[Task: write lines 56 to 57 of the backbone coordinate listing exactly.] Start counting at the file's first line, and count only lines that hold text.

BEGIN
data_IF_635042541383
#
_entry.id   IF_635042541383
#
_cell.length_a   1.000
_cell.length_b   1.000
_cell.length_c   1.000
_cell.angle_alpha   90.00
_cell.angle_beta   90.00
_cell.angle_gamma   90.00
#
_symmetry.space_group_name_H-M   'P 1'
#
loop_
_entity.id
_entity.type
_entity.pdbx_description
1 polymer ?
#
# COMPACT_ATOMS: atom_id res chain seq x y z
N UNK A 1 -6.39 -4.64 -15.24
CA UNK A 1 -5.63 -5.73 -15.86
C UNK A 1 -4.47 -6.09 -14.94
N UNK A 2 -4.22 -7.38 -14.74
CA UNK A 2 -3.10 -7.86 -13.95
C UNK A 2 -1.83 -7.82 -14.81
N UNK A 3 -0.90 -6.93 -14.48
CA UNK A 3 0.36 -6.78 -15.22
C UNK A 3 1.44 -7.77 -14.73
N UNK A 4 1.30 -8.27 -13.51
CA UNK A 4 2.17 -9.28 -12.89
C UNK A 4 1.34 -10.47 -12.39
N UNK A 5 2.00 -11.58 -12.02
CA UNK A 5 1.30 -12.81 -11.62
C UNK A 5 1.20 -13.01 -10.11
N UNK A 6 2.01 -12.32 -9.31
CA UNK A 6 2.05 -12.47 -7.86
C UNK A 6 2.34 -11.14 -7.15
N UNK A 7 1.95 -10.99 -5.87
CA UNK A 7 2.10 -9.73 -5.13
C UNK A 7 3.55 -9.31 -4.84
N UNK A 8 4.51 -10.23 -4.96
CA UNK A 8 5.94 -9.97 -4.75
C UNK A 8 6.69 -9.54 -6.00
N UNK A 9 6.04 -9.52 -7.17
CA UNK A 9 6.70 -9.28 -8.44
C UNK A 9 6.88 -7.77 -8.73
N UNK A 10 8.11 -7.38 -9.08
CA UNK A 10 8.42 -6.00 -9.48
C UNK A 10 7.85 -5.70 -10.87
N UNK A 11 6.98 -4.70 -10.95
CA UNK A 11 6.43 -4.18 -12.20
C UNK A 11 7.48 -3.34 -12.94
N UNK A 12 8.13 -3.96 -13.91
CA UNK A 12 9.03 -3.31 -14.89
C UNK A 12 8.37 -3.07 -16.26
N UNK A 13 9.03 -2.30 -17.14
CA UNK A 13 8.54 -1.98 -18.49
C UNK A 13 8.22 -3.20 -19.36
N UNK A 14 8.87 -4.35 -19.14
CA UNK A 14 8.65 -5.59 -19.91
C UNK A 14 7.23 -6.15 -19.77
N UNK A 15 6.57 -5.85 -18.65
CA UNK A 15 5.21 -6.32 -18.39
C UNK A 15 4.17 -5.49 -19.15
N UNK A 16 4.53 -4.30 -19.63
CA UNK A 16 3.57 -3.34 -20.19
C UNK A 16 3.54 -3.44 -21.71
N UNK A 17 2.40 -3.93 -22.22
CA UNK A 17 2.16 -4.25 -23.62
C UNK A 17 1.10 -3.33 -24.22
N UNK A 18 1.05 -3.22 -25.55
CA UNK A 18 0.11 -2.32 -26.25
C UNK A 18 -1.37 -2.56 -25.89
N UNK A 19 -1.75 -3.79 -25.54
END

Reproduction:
C UNK A 12 8.37 -3.07 -16.26
N UNK A 13 9.03 -2.30 -17.14